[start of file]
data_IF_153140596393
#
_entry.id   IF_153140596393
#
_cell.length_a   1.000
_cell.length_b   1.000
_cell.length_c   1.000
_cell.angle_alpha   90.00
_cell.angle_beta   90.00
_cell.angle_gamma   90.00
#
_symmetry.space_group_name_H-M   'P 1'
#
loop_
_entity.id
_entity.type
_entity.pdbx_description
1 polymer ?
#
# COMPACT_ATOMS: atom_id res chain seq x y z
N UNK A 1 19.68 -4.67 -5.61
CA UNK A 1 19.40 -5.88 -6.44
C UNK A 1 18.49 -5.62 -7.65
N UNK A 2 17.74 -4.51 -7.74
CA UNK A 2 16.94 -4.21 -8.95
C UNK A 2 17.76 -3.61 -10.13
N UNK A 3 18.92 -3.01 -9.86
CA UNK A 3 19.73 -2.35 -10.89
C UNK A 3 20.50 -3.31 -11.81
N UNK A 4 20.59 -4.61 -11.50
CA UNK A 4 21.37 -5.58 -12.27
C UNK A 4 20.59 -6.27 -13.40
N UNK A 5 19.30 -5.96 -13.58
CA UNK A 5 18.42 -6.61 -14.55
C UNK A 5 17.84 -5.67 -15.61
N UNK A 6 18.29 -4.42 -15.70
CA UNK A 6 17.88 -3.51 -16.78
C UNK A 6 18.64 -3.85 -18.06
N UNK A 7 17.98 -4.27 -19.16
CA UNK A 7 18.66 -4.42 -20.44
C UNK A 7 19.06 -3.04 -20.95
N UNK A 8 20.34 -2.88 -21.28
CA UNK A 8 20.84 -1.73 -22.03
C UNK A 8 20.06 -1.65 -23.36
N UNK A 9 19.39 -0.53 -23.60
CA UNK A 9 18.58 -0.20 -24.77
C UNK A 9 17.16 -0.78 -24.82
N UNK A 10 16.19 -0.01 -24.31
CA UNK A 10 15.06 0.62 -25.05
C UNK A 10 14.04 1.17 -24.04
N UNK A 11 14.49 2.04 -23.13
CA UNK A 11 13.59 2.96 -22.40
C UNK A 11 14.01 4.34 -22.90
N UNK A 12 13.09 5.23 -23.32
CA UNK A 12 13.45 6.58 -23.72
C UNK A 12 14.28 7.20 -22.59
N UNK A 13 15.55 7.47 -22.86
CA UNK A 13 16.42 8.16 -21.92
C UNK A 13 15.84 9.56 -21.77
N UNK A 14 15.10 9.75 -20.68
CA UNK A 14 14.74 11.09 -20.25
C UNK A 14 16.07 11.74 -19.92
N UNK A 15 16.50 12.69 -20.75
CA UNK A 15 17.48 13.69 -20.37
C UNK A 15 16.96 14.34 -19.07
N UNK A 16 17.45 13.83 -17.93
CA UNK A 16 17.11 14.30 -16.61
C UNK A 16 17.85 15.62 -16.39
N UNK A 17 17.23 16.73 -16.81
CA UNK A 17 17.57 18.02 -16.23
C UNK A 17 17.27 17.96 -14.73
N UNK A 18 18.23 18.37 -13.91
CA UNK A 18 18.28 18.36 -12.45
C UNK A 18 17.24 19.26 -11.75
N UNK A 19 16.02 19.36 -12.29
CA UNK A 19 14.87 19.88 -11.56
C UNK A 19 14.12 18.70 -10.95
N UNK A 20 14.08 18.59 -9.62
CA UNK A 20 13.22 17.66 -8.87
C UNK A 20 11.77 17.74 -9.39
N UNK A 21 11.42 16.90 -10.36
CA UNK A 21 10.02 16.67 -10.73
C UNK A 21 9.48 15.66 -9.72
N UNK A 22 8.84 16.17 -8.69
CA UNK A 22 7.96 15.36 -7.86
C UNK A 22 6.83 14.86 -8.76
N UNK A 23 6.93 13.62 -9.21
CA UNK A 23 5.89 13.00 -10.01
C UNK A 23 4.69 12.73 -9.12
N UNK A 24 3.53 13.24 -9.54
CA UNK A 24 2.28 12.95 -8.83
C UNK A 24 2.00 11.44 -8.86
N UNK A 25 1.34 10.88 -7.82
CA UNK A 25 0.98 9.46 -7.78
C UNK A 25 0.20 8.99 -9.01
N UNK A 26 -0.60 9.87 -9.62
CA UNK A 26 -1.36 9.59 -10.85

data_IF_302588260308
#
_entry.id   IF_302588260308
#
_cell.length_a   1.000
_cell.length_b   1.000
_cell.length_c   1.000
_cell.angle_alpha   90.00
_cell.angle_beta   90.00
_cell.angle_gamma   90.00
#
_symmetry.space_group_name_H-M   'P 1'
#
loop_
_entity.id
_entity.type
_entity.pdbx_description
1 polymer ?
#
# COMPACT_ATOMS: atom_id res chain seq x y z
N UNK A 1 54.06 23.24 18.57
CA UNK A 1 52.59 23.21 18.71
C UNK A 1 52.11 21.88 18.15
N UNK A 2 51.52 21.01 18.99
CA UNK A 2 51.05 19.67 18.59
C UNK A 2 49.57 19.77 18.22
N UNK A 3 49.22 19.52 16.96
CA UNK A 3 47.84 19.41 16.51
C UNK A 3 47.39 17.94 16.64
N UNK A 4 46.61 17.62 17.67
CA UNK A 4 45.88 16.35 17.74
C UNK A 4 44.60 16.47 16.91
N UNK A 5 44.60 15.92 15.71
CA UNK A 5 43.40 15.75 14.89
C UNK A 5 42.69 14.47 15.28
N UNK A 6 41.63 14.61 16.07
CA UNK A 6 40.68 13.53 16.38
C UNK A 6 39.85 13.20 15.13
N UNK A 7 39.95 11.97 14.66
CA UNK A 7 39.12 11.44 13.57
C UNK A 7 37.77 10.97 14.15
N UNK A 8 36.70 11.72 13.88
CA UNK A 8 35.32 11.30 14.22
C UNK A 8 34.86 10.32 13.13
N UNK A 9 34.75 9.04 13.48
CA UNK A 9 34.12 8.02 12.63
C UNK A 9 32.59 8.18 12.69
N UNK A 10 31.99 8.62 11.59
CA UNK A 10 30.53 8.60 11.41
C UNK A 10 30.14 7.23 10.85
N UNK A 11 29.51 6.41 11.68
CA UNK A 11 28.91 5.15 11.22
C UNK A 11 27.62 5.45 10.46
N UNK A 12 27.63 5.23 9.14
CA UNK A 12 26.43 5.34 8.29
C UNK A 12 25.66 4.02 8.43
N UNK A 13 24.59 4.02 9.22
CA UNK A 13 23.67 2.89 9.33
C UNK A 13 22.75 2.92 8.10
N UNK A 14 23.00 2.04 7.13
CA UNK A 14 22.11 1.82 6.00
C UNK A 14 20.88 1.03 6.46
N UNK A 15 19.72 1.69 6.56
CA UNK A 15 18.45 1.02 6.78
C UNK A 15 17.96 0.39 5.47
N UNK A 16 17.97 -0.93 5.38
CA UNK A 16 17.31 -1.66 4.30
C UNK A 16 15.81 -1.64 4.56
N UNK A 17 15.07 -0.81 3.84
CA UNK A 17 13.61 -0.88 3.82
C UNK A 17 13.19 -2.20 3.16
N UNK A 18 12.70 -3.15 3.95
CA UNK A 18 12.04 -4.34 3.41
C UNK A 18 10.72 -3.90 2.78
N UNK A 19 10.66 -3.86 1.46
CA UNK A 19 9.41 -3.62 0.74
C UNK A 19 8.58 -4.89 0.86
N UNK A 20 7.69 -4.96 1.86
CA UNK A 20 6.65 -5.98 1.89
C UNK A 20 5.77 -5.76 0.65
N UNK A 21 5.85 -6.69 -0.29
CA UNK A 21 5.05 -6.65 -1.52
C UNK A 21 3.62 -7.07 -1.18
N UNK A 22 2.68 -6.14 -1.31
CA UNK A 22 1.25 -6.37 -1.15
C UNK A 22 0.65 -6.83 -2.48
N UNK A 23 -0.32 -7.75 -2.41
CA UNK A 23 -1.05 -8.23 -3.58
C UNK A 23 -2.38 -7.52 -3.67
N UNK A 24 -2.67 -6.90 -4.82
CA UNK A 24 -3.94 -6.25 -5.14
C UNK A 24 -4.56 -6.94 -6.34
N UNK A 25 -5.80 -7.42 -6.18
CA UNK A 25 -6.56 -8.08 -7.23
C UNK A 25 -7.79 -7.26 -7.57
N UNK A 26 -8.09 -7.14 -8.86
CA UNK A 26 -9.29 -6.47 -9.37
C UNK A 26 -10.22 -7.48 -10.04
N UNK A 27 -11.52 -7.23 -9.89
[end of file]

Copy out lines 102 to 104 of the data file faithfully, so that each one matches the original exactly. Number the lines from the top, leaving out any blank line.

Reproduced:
_cell.length_a   1.000
_cell.length_b   1.000
_cell.length_c   1.000